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Boston's BJA Connect and Protect Grant

Award Information

Award #
Funding Category
Competitive Discretionary
Congressional District
Funding First Awarded
Total funding (to date)

Description of original award (Fiscal Year 2021, $527,586)

Lead applicant:                                  Boston Police Department, City of Boston

Mental Health partner:                      Boston Medical Center / Boston Emergency Services Team (BEST)

Other subcontractors:                        Dr. Melissa Morabito, UMass Lowell

                                                          Media campaign consultant (TBD)

                                                          Community-based organizations (TBD)

Funding amount requested:               $527,586.00

Previous BJA JMHCP Awards:        FY10 (2010-MO-BX-0011), FY13 (2013-MO-BX-0024), FY16 (2016-MO-BX-0009), FY19 


Like other major cities, Boston—home to roughly 693,000 people—contains a sizeable population of individuals with mental illness (MI) and co-occurring mental illness and substance abuse (CMISA). The Boston Police Department (BPD) is seeking FY2021 BJA Connect and Protect Grant funding to further strengthen its partnership with Boston Medical Center’s Boston Emergency Services Team (BEST) to enhance its behavioral health response. Recently, the BPD implemented changes to involuntary psychiatric evaluations, known locally as Section 12’s, that are received by the BPD from external agencies/courts, where the sole function of the police is to apprehend the individual—who has already demonstrated a risk of harm to self or others due to MI—and ensure they are transported to an emergency department for evaluation. Given the increased likelihood of escalated tensions during these encounters, the BPD’s new policy requires all externally received Section 12’s to go through the BPD’s Street Outreach Unit (SOU), a citywide unit whose officers have received extensive mental health training. The SOU tracks the Section 12’s and follow-up activities; verifies the subject’s address and personal information; and identifies any information that may be useful in determining the most appropriate way to execute the Section 12 with District officers. This new policy has great potential for minimizing harm to both residents of Boston as well as to police officers. However, it is extremely labor-intensive for the SOU, which consists of only eight officers meaning that this administrative work prevents SOU officers from engaging with the community. Furthermore, a clinician could play an enhanced role that sworn officers cannot. For example, a clinician could access relevant protected information, ensure that reviews are conducted in a standardized way and follow up with residents affected by Section 12s. Additionally, there exists the challenge of educating the community about these changes. The current proposal seeks to address these issues by: 1) hiring a full-time Master’s-level BEST clinician to serve as the Section 12 Coordinator within the SOU; 2) embarking on a culturally-sensitive educational campaign to inform Boston residents about enhancements to the BPD’s mental health response, including the Section 12 program; and 3) working with an academic partner to evaluate the program’s effectiveness. In this way, we will address the program-specific priority area of promoting effective strategies by law enforcement to identify and reduce the risk of harm to individuals with MI or CMISA.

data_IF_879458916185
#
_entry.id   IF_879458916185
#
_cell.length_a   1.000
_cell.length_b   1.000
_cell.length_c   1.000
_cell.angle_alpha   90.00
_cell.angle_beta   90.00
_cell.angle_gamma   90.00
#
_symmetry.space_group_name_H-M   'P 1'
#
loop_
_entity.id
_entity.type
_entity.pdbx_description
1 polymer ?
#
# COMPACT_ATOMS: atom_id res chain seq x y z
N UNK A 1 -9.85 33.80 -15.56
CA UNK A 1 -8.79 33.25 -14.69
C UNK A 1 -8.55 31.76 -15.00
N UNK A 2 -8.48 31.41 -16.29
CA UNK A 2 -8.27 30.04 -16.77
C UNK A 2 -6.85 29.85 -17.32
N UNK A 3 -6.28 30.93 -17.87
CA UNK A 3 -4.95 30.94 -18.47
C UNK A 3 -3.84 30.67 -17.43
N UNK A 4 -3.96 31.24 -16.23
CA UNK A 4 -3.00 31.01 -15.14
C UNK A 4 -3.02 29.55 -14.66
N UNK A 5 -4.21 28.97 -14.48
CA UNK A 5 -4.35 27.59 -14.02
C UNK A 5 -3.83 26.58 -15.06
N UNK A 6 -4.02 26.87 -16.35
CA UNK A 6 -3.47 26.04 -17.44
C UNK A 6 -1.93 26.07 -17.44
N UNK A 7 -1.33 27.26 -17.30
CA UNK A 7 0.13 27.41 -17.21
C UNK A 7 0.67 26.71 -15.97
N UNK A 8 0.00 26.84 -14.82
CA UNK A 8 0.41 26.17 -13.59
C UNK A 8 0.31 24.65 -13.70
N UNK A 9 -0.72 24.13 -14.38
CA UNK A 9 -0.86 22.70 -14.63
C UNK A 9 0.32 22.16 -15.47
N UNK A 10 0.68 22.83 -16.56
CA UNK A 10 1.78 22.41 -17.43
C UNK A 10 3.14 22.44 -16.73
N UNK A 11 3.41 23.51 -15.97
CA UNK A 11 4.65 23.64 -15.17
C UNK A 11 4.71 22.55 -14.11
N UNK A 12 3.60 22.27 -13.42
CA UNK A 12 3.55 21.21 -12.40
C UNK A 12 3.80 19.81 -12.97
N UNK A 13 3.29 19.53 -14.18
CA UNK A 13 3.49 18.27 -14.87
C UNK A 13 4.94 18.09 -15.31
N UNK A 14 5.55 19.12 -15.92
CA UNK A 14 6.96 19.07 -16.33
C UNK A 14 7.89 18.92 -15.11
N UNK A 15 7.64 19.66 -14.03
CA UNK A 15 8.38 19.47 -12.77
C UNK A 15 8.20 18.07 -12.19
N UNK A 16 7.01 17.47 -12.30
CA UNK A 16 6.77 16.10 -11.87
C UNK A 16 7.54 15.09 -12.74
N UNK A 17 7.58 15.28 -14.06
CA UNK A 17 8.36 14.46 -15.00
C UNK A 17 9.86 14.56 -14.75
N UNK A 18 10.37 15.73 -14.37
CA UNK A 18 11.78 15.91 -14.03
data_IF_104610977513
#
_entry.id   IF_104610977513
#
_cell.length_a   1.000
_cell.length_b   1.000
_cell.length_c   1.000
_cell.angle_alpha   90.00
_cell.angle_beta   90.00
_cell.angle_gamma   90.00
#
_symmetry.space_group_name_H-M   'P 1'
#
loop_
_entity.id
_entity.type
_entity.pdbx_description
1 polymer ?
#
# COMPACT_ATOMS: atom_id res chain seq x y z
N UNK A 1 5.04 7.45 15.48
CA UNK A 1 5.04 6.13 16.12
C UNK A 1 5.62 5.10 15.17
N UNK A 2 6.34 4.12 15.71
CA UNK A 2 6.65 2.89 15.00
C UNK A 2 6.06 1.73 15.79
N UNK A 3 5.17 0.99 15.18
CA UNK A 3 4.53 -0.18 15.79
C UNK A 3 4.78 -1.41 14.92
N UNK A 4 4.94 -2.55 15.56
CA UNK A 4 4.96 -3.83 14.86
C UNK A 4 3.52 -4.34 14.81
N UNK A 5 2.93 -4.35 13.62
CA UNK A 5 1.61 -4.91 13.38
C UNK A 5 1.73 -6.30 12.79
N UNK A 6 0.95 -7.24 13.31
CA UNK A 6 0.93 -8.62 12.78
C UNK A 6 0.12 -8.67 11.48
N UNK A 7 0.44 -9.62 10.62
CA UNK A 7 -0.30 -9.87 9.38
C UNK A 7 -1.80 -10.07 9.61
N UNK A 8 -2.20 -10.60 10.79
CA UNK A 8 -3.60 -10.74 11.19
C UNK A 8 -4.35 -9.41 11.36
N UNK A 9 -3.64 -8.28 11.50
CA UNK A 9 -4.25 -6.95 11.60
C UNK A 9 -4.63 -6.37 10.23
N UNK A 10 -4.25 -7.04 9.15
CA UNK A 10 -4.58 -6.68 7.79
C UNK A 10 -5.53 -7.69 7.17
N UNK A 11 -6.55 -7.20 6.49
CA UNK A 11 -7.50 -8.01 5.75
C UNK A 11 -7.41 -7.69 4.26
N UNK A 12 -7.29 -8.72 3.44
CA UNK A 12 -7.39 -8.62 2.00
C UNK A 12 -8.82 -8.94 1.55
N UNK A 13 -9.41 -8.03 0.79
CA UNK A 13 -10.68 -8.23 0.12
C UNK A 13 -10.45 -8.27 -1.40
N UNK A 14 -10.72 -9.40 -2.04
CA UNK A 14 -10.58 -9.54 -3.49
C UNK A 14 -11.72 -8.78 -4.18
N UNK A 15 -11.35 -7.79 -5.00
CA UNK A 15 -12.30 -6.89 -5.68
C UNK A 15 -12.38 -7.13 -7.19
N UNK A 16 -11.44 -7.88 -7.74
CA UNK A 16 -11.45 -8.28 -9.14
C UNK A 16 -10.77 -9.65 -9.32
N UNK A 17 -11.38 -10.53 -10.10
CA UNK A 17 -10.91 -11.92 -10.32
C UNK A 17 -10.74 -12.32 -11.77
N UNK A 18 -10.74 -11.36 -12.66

Date Created: December 16, 2021